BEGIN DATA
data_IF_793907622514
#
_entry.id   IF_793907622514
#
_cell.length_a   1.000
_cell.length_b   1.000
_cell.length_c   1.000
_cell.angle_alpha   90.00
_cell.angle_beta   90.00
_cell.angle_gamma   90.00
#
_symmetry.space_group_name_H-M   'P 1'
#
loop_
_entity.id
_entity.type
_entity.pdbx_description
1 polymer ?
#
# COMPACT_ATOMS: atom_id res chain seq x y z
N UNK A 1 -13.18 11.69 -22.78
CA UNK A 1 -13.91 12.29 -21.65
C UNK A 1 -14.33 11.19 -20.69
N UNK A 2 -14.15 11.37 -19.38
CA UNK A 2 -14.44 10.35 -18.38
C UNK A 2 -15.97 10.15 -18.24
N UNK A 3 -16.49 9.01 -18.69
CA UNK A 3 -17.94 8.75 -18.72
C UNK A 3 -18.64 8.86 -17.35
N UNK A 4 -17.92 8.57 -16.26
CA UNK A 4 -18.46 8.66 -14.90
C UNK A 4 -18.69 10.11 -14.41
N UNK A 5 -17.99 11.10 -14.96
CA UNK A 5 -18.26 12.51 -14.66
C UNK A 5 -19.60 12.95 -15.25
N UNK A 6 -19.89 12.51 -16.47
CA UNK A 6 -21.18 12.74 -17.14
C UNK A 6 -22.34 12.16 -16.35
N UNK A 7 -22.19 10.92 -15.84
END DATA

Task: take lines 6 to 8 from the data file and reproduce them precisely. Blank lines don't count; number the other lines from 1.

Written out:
_cell.length_b   1.000
_cell.length_c   1.000
_cell.angle_alpha   90.00